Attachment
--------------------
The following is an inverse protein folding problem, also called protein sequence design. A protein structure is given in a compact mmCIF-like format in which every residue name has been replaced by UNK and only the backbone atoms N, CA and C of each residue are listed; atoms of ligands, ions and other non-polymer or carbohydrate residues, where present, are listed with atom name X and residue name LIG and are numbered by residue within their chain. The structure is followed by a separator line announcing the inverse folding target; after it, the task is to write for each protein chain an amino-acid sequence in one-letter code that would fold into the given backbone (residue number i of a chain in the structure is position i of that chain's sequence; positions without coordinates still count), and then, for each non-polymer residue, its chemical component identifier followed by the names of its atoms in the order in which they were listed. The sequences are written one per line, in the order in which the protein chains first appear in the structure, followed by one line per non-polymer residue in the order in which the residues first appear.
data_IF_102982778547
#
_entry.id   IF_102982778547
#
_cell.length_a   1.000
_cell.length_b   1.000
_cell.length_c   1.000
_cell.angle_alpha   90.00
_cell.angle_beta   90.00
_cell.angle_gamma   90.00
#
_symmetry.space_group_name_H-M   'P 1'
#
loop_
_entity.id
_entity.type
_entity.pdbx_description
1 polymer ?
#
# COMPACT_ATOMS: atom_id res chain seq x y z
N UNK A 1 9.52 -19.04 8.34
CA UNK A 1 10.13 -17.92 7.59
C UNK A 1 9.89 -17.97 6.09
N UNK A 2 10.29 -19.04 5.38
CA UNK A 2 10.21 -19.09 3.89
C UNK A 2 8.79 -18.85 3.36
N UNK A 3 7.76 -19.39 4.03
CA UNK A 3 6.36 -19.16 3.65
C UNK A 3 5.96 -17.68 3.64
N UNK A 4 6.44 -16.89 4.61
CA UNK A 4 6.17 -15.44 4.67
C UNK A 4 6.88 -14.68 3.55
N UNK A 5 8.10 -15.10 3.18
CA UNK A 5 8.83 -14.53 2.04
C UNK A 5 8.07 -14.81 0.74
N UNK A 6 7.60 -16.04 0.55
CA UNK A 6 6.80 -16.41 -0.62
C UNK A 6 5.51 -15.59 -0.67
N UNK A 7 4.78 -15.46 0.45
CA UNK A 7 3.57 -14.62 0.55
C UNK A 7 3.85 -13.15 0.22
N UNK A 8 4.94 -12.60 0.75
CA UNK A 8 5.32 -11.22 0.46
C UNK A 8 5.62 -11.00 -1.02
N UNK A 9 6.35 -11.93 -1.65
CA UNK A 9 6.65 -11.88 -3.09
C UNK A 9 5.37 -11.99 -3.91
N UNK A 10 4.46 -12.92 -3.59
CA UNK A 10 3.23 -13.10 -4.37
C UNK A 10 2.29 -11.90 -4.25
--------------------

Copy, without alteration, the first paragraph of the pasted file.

The following is an inverse protein folding problem, also called protein sequence design. A protein structure is given in a compact mmCIF-like format in which every residue name has been replaced by UNK and only the backbone atoms N, CA and C of each residue are listed; atoms of ligands, ions and other non-polymer or carbohydrate residues, where present, are listed with atom name X and residue name LIG and are numbered by residue within their chain. The structure is followed by a separator line announcing the inverse folding target; after it, the task is to write for each protein chain an amino-acid sequence in one-letter code that would fold into the given backbone (residue number i of a chain in the structure is position i of that chain's sequence; positions without coordinates still count), and then, for each non-polymer residue, its chemical component identifier followed by the names of its atoms in the order in which they were listed. The sequences are written one per line, in the order in which the protein chains first appear in the structure, followed by one line per non-polymer residue in the order in which the residues first appear.